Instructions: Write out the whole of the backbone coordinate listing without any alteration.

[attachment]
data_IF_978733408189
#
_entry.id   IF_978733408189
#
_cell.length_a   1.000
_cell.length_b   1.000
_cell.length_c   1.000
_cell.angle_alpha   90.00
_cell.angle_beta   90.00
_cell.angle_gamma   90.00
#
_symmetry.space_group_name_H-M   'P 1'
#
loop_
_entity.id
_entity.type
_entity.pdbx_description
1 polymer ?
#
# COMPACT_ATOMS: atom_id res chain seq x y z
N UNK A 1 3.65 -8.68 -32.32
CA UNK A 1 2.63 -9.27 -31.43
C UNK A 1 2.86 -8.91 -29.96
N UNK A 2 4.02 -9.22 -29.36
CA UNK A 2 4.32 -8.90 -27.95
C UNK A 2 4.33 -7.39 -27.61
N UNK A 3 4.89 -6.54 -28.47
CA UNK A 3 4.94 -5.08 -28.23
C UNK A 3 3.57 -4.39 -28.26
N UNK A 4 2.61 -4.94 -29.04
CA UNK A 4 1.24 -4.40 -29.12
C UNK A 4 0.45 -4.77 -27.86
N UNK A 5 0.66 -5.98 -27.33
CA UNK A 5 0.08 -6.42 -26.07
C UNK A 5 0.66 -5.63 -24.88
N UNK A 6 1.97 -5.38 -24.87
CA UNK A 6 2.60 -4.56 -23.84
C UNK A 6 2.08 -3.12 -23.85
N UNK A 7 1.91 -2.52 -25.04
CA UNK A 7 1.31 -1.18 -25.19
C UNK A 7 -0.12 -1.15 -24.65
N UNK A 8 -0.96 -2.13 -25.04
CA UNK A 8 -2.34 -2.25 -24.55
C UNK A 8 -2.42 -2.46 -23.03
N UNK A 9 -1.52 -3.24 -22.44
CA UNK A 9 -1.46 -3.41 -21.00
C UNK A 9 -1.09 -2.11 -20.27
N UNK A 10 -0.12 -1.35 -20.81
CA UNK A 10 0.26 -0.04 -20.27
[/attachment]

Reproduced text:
data_IF_978733408189
#
_entry.id   IF_978733408189
#
_cell.length_a   1.000
_cell.length_b   1.000
_cell.length_c   1.000
_cell.angle_alpha   90.00
_cell.angle_beta   90.00
_cell.angle_gamma   90.00
#
_symmetry.space_group_name_H-M   'P 1'
#
loop_
_entity.id
_entity.type
_entity.pdbx_description
1 polymer ?
#
# COMPACT_ATOMS: atom_id res chain seq x y z
N UNK A 1 3.65 -8.68 -32.32
CA UNK A 1 2.63 -9.27 -31.43
C UNK A 1 2.86 -8.91 -29.96
N UNK A 2 4.02 -9.22 -29.36
CA UNK A 2 4.32 -8.90 -27.95
C UNK A 2 4.33 -7.39 -27.61
N UNK A 3 4.89 -6.54 -28.47
CA UNK A 3 4.94 -5.08 -28.23
C UNK A 3 3.57 -4.39 -28.26
N UNK A 4 2.61 -4.94 -29.04
CA UNK A 4 1.24 -4.40 -29.12
C UNK A 4 0.45 -4.77 -27.86
N UNK A 5 0.66 -5.98 -27.33
CA UNK A 5 0.08 -6.42 -26.07
C UNK A 5 0.66 -5.63 -24.88
N UNK A 6 1.97 -5.38 -24.87
CA UNK A 6 2.60 -4.56 -23.84
C UNK A 6 2.08 -3.12 -23.85
N UNK A 7 1.91 -2.52 -25.04
CA UNK A 7 1.31 -1.18 -25.19
C UNK A 7 -0.12 -1.15 -24.65
N UNK A 8 -0.96 -2.13 -25.04
CA UNK A 8 -2.34 -2.25 -24.55
C UNK A 8 -2.42 -2.46 -23.03
N UNK A 9 -1.52 -3.24 -22.44
CA UNK A 9 -1.46 -3.41 -21.00
C UNK A 9 -1.09 -2.11 -20.27
N UNK A 10 -0.12 -1.35 -20.81
CA UNK A 10 0.26 -0.04 -20.27